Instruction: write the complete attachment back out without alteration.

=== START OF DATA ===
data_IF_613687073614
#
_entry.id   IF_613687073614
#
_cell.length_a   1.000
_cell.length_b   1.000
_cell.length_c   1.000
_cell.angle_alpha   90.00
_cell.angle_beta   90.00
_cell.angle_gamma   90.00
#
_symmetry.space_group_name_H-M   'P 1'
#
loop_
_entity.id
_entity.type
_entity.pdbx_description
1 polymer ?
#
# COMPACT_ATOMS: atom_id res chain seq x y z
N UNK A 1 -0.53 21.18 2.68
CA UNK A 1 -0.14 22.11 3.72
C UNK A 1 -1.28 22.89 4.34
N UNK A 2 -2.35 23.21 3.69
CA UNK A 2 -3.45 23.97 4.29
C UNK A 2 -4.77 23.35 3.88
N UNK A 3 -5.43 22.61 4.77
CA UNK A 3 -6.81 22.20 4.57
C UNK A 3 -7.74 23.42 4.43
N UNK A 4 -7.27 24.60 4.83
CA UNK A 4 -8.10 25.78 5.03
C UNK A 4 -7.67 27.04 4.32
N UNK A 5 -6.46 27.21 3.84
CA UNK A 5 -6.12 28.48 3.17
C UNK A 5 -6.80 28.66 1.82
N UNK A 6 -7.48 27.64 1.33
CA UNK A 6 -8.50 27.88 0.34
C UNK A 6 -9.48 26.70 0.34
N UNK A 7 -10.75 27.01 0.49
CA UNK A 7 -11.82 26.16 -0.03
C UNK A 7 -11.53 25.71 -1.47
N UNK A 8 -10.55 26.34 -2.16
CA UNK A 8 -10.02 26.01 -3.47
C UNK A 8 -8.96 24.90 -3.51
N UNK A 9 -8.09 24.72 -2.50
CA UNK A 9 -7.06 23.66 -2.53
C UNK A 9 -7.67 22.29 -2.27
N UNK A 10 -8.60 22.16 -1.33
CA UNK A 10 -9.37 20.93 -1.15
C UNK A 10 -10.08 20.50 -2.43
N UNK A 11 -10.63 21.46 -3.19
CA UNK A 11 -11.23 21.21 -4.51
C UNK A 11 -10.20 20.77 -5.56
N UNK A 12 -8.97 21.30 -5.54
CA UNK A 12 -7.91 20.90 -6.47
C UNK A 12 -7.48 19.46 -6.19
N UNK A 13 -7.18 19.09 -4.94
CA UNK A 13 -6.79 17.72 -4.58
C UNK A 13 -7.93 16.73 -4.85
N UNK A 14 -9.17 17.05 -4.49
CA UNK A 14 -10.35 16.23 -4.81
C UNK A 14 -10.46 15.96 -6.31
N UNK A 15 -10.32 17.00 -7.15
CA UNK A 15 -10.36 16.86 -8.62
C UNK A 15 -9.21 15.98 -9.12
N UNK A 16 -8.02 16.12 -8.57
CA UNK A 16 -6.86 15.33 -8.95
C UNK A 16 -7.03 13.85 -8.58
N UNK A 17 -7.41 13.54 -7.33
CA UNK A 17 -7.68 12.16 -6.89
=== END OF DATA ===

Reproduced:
data_IF_613687073614
#
_entry.id   IF_613687073614
#
_cell.length_a   1.000
_cell.length_b   1.000
_cell.length_c   1.000
_cell.angle_alpha   90.00
_cell.angle_beta   90.00
_cell.angle_gamma   90.00
#
_symmetry.space_group_name_H-M   'P 1'
#
loop_
_entity.id
_entity.type
_entity.pdbx_description
1 polymer ?
#
# COMPACT_ATOMS: atom_id res chain seq x y z
N UNK A 1 -0.53 21.18 2.68
CA UNK A 1 -0.14 22.11 3.72
C UNK A 1 -1.28 22.89 4.34
N UNK A 2 -2.35 23.21 3.69
CA UNK A 2 -3.45 23.97 4.29
C UNK A 2 -4.77 23.35 3.88
N UNK A 3 -5.43 22.61 4.77
CA UNK A 3 -6.81 22.20 4.57
C UNK A 3 -7.74 23.42 4.43
N UNK A 4 -7.27 24.60 4.83
CA UNK A 4 -8.10 25.78 5.03
C UNK A 4 -7.67 27.04 4.32
N UNK A 5 -6.46 27.21 3.84
CA UNK A 5 -6.12 28.48 3.17
C UNK A 5 -6.80 28.66 1.82
N UNK A 6 -7.48 27.64 1.33
CA UNK A 6 -8.50 27.88 0.34
C UNK A 6 -9.48 26.70 0.34
N UNK A 7 -10.75 27.01 0.49
CA UNK A 7 -11.82 26.16 -0.03
C UNK A 7 -11.53 25.71 -1.47
N UNK A 8 -10.55 26.34 -2.16
CA UNK A 8 -10.02 26.01 -3.47
C UNK A 8 -8.96 24.90 -3.51
N UNK A 9 -8.09 24.72 -2.50
CA UNK A 9 -7.06 23.66 -2.53
C UNK A 9 -7.67 22.29 -2.27
N UNK A 10 -8.60 22.16 -1.33
CA UNK A 10 -9.37 20.93 -1.15
C UNK A 10 -10.08 20.50 -2.43
N UNK A 11 -10.63 21.46 -3.19
CA UNK A 11 -11.23 21.21 -4.51
C UNK A 11 -10.20 20.77 -5.56
N UNK A 12 -8.97 21.30 -5.54
CA UNK A 12 -7.91 20.90 -6.47
C UNK A 12 -7.48 19.46 -6.19
N UNK A 13 -7.18 19.09 -4.94
CA UNK A 13 -6.79 17.72 -4.58
C UNK A 13 -7.93 16.73 -4.85
N UNK A 14 -9.17 17.05 -4.49
CA UNK A 14 -10.35 16.23 -4.81
C UNK A 14 -10.46 15.96 -6.31
N UNK A 15 -10.32 17.00 -7.15
CA UNK A 15 -10.36 16.86 -8.62
C UNK A 15 -9.21 15.98 -9.12
N UNK A 16 -8.02 16.12 -8.57
CA UNK A 16 -6.86 15.33 -8.95
C UNK A 16 -7.03 13.85 -8.58
N UNK A 17 -7.41 13.54 -7.33
CA UNK A 17 -7.68 12.16 -6.89